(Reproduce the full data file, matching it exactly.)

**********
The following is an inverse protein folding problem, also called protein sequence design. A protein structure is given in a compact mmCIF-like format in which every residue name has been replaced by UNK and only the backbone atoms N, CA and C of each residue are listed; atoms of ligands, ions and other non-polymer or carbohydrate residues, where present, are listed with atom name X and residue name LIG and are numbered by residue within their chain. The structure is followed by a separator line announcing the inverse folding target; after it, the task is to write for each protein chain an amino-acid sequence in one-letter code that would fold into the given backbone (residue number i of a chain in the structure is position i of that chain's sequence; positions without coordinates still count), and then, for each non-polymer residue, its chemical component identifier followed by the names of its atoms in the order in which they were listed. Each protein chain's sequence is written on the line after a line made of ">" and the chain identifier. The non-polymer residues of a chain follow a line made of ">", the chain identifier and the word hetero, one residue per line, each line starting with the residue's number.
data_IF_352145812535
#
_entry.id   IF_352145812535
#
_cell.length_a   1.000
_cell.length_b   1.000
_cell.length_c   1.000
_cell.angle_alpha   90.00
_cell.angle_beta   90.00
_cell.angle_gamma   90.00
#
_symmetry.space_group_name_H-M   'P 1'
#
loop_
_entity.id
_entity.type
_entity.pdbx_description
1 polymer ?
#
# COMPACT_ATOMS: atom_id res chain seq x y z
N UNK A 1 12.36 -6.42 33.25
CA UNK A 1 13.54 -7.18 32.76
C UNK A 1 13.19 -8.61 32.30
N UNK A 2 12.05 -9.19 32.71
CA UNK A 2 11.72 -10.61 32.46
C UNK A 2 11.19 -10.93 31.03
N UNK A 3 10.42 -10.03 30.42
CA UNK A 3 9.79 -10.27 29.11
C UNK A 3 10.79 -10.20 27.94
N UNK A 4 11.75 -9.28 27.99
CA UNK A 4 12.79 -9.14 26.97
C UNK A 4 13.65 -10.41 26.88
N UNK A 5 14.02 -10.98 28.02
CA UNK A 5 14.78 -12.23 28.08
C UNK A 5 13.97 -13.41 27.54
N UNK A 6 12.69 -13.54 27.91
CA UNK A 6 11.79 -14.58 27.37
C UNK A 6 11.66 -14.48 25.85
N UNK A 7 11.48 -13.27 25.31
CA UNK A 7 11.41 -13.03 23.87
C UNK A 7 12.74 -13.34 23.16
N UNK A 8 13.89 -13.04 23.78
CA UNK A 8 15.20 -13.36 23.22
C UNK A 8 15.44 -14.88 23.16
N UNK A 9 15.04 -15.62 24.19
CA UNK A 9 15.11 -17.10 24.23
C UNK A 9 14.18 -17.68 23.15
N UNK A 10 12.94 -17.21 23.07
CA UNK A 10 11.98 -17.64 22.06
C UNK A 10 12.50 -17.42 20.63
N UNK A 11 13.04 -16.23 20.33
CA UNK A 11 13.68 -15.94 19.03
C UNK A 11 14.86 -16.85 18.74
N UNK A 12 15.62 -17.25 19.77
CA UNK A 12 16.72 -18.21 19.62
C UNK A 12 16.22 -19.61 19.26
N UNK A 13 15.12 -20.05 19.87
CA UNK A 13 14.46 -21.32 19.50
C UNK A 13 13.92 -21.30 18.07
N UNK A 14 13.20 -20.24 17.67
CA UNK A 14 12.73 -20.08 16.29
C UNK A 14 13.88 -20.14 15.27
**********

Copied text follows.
The following is an inverse protein folding problem, also called protein sequence design. A protein structure is given in a compact mmCIF-like format in which every residue name has been replaced by UNK and only the backbone atoms N, CA and C of each residue are listed; atoms of ligands, ions and other non-polymer or carbohydrate residues, where present, are listed with atom name X and residue name LIG and are numbered by residue within their chain. The structure is followed by a separator line announcing the inverse folding target; after it, the task is to write for each protein chain an amino-acid sequence in one-letter code that would fold into the given backbone (residue number i of a chain in the structure is position i of that chain's sequence; positions without coordinates still count), and then, for each non-polymer residue, its chemical component identifier followed by the names of its atoms in the order in which they were listed. Each protein chain's sequence is written on the line after a line made of ">" and the chain identifier. The non-polymer residues of a chain follow a line made of ">", the chain identifier and the word hetero, one residue per line, each line starting with the residue's number.
data_IF_352145812535
#
_entry.id   IF_352145812535
#
_cell.length_a   1.000
_cell.length_b   1.000
_cell.length_c   1.000
_cell.angle_alpha   90.00
_cell.angle_beta   90.00
_cell.angle_gamma   90.00
#
_symmetry.space_group_name_H-M   'P 1'
#
loop_
_entity.id
_entity.type
_entity.pdbx_description
1 polymer ?
#
# COMPACT_ATOMS: atom_id res chain seq x y z
N UNK A 1 12.36 -6.42 33.25
CA UNK A 1 13.54 -7.18 32.76
C UNK A 1 13.19 -8.61 32.30
N UNK A 2 12.05 -9.19 32.71
CA UNK A 2 11.72 -10.61 32.46
C UNK A 2 11.19 -10.93 31.03
N UNK A 3 10.42 -10.03 30.42
CA UNK A 3 9.79 -10.27 29.11
C UNK A 3 10.79 -10.20 27.94
N UNK A 4 11.75 -9.28 27.99
CA UNK A 4 12.79 -9.14 26.97
C UNK A 4 13.65 -10.41 26.88
N UNK A 5 14.02 -10.98 28.02
CA UNK A 5 14.78 -12.23 28.08
C UNK A 5 13.97 -13.41 27.54
N UNK A 6 12.69 -13.54 27.91
CA UNK A 6 11.79 -14.58 27.37
C UNK A 6 11.66 -14.48 25.85
N UNK A 7 11.48 -13.27 25.31
CA UNK A 7 11.41 -13.03 23.87
C UNK A 7 12.74 -13.34 23.16
N UNK A 8 13.89 -13.04 23.78
CA UNK A 8 15.20 -13.36 23.22
C UNK A 8 15.44 -14.88 23.16
N UNK A 9 15.04 -15.62 24.19
CA UNK A 9 15.11 -17.10 24.23
C UNK A 9 14.18 -17.68 23.15
N UNK A 10 12.94 -17.21 23.07
CA UNK A 10 11.98 -17.64 22.06
C UNK A 10 12.50 -17.42 20.63
N UNK A 11 13.04 -16.23 20.33
CA UNK A 11 13.68 -15.94 19.03
C UNK A 11 14.86 -16.85 18.74
N UNK A 12 15.62 -17.25 19.77
CA UNK A 12 16.72 -18.21 19.62
C UNK A 12 16.22 -19.61 19.26
N UNK A 13 15.12 -20.05 19.87
CA UNK A 13 14.46 -21.32 19.50
C UNK A 13 13.92 -21.30 18.07
N UNK A 14 13.20 -20.24 17.67
CA UNK A 14 12.73 -20.08 16.29
C UNK A 14 13.88 -20.14 15.27